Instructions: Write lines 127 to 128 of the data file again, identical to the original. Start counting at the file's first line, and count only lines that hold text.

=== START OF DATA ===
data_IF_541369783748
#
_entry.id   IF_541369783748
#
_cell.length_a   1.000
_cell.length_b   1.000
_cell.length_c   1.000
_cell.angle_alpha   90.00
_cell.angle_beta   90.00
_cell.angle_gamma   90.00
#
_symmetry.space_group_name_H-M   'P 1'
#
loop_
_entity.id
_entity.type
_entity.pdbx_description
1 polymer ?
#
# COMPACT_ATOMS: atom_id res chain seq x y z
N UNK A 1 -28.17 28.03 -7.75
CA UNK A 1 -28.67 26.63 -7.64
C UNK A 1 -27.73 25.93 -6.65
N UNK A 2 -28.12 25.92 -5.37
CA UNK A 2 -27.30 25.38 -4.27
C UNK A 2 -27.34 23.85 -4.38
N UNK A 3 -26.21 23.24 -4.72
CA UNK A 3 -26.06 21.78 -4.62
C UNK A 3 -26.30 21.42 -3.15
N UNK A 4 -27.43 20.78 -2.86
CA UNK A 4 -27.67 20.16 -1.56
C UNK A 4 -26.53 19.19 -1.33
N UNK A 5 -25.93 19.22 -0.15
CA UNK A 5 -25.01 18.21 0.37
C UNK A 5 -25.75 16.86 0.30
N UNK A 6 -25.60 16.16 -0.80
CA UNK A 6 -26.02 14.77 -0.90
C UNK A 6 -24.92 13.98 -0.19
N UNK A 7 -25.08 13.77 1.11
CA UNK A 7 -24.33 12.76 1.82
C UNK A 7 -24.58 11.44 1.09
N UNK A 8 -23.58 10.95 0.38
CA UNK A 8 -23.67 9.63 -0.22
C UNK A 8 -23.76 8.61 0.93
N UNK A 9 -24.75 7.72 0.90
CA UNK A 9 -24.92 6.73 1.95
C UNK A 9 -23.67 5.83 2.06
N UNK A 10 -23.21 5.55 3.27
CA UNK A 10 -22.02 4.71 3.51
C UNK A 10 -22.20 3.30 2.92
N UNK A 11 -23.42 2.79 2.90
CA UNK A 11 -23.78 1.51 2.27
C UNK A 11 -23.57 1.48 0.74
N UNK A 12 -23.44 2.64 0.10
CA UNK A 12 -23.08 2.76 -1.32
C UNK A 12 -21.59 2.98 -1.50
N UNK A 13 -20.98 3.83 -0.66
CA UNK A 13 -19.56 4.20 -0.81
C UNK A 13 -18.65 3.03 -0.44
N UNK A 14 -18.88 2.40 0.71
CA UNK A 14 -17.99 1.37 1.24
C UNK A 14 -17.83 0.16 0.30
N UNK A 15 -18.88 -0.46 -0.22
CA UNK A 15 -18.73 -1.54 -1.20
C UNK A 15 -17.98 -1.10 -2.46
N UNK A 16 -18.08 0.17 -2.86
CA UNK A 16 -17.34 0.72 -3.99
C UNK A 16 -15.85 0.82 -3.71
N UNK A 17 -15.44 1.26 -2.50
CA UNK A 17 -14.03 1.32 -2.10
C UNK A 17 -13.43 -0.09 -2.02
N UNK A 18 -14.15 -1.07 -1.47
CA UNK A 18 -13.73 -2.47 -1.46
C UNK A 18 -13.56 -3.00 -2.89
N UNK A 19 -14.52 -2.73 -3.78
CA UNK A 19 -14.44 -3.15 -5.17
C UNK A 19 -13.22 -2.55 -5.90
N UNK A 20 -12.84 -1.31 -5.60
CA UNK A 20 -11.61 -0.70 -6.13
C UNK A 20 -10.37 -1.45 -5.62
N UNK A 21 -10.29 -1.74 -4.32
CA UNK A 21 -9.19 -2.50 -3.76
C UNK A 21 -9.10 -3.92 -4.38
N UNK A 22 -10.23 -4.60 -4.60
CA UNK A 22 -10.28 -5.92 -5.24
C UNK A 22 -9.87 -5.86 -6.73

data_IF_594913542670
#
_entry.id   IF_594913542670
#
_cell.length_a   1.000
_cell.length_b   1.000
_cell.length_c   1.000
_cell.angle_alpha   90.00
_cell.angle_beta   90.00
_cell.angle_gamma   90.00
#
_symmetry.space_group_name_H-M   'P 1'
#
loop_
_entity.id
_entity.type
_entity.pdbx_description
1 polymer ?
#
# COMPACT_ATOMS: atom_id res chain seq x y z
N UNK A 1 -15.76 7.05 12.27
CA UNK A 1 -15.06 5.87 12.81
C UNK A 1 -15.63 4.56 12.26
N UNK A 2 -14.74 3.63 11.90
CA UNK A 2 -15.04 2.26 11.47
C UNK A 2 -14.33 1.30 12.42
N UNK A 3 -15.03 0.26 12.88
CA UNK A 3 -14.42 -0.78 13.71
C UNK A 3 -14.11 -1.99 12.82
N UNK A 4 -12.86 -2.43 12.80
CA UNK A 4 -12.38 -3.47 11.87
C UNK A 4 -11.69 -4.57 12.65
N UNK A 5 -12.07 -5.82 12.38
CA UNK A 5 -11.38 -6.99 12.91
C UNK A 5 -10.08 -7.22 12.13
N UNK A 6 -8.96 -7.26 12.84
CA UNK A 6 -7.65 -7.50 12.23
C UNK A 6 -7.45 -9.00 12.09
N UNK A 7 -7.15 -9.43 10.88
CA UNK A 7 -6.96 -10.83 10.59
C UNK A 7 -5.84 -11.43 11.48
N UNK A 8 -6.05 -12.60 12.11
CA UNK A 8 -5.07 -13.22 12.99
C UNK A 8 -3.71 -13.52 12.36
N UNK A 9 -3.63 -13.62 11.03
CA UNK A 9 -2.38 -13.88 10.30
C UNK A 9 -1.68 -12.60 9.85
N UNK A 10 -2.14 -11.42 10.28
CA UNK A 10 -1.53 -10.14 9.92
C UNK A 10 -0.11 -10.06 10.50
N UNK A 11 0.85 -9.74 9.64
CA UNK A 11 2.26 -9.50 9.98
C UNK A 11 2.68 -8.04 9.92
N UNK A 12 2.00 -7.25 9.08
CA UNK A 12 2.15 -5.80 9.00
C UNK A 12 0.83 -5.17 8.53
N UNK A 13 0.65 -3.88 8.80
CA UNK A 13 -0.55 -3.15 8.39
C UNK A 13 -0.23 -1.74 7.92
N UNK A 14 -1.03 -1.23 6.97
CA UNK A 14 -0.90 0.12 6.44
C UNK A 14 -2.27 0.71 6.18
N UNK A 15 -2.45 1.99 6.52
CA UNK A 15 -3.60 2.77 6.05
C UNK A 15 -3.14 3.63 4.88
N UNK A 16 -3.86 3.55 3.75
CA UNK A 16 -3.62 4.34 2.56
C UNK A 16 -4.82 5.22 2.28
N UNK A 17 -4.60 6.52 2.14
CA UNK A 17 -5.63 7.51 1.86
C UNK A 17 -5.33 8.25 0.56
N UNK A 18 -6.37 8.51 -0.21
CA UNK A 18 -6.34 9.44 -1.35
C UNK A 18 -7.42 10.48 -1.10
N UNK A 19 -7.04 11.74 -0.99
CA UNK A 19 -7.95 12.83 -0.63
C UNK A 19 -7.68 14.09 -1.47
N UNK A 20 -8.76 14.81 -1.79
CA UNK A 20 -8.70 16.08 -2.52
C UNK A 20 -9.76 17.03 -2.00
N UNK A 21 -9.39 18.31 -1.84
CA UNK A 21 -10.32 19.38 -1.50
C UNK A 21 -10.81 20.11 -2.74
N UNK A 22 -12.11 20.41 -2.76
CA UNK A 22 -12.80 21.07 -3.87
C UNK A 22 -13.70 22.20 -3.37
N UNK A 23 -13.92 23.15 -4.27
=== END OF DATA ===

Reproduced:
C UNK A 7 -5.84 -11.43 11.48
N UNK A 8 -6.05 -12.60 12.11